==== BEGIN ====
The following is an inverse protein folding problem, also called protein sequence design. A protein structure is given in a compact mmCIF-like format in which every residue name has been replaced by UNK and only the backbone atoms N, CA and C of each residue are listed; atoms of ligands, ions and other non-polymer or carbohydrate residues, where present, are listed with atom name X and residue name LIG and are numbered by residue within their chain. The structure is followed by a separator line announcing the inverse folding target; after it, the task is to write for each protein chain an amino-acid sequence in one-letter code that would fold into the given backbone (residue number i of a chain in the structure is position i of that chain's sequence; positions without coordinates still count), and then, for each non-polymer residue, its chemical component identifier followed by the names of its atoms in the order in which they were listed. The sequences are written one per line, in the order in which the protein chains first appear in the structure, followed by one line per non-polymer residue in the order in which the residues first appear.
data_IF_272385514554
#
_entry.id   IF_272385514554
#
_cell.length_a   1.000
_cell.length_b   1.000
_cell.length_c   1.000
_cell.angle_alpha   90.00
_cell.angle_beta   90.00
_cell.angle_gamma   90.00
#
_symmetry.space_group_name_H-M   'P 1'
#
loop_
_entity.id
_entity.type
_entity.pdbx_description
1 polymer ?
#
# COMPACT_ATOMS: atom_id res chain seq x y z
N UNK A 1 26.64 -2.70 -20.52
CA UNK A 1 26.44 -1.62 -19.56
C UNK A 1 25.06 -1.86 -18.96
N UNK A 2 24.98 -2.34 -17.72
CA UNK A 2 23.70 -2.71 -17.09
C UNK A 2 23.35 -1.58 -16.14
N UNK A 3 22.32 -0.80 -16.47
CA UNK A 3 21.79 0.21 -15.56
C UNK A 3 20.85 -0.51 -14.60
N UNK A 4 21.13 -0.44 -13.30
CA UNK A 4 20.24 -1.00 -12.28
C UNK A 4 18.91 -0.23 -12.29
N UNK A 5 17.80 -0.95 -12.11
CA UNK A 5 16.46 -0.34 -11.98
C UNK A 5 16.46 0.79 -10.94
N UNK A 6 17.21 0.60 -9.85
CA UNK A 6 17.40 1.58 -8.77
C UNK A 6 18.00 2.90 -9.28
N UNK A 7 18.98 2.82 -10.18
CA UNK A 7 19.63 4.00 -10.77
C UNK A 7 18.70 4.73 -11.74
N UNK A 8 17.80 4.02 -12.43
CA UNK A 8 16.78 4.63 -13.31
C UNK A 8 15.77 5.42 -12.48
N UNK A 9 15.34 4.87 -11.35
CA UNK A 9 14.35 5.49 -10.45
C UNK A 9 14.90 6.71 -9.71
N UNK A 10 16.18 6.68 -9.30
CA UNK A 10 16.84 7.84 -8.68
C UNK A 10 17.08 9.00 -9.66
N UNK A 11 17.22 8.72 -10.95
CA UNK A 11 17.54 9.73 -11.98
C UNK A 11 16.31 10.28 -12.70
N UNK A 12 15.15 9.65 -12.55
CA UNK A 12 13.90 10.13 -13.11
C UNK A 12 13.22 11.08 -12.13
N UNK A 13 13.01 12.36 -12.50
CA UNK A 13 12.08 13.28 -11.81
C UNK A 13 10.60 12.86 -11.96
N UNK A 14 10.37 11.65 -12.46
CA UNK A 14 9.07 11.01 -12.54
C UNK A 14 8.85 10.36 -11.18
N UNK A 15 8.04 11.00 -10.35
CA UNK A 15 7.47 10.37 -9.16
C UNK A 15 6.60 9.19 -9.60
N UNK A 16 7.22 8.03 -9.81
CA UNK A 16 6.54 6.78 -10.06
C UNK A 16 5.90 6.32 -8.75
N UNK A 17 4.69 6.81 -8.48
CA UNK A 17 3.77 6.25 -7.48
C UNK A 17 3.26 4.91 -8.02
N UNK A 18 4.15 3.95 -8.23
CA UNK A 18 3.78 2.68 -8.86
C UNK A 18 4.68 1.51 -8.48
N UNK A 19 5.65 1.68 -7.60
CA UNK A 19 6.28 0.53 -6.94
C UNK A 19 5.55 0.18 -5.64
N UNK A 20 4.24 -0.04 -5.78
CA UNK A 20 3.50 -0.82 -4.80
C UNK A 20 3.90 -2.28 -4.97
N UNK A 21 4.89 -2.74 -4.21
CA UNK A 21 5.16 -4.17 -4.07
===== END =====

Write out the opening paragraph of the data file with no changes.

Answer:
The following is an inverse protein folding problem, also called protein sequence design. A protein structure is given in a compact mmCIF-like format in which every residue name has been replaced by UNK and only the backbone atoms N, CA and C of each residue are listed; atoms of ligands, ions and other non-polymer or carbohydrate residues, where present, are listed with atom name X and residue name LIG and are numbered by residue within their chain. The structure is followed by a separator line announcing the inverse folding target; after it, the task is to write for each protein chain an amino-acid sequence in one-letter code that would fold into the given backbone (residue number i of a chain in the structure is position i of that chain's sequence; positions without coordinates still count), and then, for each non-polymer residue, its chemical component identifier followed by the names of its atoms in the order in which they were listed. The sequences are written one per line, in the order in which the protein chains first appear in the structure, followed by one line per non-polymer residue in the order in which the residues first appear.